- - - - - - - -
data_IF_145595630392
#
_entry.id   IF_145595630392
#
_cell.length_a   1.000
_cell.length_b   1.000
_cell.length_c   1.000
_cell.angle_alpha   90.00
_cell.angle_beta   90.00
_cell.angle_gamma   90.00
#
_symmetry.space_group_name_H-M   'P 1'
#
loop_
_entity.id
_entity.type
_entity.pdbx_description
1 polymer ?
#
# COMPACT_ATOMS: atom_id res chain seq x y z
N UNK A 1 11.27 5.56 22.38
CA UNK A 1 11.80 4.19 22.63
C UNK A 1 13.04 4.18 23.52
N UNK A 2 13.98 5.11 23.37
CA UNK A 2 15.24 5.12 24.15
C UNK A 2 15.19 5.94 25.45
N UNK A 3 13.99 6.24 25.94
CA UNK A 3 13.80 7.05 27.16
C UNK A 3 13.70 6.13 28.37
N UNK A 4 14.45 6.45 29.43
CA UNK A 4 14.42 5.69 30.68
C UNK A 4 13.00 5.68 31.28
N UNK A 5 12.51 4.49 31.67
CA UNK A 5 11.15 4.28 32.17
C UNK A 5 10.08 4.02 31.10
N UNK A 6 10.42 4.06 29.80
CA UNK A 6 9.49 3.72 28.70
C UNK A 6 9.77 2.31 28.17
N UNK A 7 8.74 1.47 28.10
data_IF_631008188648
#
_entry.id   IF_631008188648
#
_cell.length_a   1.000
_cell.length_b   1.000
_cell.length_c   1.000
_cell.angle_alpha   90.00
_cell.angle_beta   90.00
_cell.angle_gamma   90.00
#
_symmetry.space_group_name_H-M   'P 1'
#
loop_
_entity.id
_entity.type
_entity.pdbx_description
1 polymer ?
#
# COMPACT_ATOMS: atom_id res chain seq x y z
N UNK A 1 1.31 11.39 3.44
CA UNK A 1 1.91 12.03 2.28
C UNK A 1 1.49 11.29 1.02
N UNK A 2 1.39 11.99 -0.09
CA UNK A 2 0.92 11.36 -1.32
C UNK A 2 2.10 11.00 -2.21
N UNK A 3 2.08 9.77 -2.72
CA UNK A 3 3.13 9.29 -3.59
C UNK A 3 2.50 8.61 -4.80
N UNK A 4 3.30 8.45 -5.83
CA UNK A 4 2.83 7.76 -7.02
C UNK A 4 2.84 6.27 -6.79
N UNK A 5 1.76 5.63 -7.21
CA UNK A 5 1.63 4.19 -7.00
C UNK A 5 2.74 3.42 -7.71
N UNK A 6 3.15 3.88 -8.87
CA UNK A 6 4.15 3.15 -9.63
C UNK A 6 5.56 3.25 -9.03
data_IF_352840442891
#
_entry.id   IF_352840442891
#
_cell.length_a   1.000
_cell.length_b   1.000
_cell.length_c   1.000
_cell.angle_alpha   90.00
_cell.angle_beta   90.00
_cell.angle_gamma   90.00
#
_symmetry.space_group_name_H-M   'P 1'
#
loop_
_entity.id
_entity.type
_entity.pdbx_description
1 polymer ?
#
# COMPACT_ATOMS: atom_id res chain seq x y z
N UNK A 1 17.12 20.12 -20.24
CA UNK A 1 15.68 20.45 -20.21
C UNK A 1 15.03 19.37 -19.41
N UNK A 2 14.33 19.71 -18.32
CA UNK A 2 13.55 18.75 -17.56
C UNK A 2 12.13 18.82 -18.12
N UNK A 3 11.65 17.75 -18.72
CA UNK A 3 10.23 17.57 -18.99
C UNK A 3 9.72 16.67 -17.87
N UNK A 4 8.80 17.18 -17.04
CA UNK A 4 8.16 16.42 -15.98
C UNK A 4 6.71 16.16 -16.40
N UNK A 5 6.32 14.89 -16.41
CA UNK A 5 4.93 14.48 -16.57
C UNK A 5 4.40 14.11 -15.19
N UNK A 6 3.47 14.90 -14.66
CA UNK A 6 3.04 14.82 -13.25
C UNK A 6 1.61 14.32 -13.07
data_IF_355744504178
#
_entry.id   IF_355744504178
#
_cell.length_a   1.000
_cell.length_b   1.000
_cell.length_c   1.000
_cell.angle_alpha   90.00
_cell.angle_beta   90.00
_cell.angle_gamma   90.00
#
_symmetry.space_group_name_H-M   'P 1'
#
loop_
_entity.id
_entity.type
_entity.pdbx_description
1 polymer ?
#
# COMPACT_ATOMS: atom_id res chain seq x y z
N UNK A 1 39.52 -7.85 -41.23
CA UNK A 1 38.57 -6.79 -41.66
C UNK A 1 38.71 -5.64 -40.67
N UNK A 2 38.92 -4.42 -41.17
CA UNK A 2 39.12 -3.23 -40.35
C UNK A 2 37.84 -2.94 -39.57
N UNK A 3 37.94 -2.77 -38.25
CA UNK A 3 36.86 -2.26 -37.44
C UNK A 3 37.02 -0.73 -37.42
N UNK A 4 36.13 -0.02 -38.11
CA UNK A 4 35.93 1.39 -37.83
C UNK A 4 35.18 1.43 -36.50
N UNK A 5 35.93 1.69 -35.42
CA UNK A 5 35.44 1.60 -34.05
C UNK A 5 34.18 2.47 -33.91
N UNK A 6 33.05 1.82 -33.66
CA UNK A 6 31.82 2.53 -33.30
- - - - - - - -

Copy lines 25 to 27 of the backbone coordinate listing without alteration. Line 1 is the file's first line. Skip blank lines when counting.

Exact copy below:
CA UNK A 2 15.24 5.12 24.15
C UNK A 2 15.19 5.94 25.45
N UNK A 3 13.99 6.24 25.94